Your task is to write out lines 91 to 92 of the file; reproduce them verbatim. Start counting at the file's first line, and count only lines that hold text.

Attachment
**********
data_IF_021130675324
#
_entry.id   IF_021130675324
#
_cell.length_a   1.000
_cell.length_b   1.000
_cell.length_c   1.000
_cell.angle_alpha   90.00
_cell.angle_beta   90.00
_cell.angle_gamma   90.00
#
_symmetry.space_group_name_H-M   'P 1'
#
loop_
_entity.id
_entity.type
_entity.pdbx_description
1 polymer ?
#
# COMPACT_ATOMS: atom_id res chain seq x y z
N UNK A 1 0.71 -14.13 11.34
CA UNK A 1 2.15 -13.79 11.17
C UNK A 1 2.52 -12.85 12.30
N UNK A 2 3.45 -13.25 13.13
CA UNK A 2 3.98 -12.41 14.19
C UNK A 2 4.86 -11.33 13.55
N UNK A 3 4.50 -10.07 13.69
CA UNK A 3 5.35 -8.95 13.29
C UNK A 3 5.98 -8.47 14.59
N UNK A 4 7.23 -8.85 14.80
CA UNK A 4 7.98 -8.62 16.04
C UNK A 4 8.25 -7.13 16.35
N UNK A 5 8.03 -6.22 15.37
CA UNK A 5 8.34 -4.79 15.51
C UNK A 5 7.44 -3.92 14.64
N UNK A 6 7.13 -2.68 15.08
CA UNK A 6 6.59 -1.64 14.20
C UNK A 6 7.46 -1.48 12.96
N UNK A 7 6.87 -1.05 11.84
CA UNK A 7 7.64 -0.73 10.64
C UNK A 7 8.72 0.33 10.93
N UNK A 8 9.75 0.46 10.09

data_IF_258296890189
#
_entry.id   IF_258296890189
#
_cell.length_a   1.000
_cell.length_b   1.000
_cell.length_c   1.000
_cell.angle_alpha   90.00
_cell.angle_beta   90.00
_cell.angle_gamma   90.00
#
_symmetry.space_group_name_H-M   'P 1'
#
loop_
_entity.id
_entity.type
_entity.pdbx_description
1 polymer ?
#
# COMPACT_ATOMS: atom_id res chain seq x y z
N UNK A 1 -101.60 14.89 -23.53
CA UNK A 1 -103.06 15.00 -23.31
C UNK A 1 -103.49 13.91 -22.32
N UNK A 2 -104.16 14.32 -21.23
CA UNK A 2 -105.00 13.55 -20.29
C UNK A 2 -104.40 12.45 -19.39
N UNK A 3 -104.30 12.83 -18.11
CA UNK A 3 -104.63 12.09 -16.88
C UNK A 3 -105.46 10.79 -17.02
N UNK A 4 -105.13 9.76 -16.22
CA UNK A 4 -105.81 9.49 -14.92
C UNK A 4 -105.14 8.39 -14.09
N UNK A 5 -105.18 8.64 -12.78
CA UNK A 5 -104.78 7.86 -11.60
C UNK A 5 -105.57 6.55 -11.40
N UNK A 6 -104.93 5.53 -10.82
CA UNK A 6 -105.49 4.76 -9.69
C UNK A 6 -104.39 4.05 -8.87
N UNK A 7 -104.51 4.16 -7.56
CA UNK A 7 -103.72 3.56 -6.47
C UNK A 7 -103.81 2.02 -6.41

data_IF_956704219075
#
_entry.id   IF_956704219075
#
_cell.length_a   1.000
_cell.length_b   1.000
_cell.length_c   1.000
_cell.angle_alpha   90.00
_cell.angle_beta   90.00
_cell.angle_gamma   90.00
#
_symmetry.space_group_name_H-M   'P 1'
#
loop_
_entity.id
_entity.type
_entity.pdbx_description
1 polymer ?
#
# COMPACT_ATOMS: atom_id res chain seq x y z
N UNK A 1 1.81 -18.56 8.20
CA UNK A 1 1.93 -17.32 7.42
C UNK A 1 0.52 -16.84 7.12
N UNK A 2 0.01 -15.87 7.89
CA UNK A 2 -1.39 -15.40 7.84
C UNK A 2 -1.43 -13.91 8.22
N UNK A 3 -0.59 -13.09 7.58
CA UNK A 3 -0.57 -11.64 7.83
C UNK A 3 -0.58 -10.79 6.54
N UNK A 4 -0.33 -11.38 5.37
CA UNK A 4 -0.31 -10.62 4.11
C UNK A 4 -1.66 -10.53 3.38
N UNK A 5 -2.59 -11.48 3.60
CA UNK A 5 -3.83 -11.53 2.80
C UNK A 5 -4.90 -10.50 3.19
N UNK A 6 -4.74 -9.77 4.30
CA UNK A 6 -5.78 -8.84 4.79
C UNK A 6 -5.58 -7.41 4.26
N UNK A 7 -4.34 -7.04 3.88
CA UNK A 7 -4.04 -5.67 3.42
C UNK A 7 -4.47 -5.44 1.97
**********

_cell.angle_alpha   90.00
_cell.angle_beta   90.00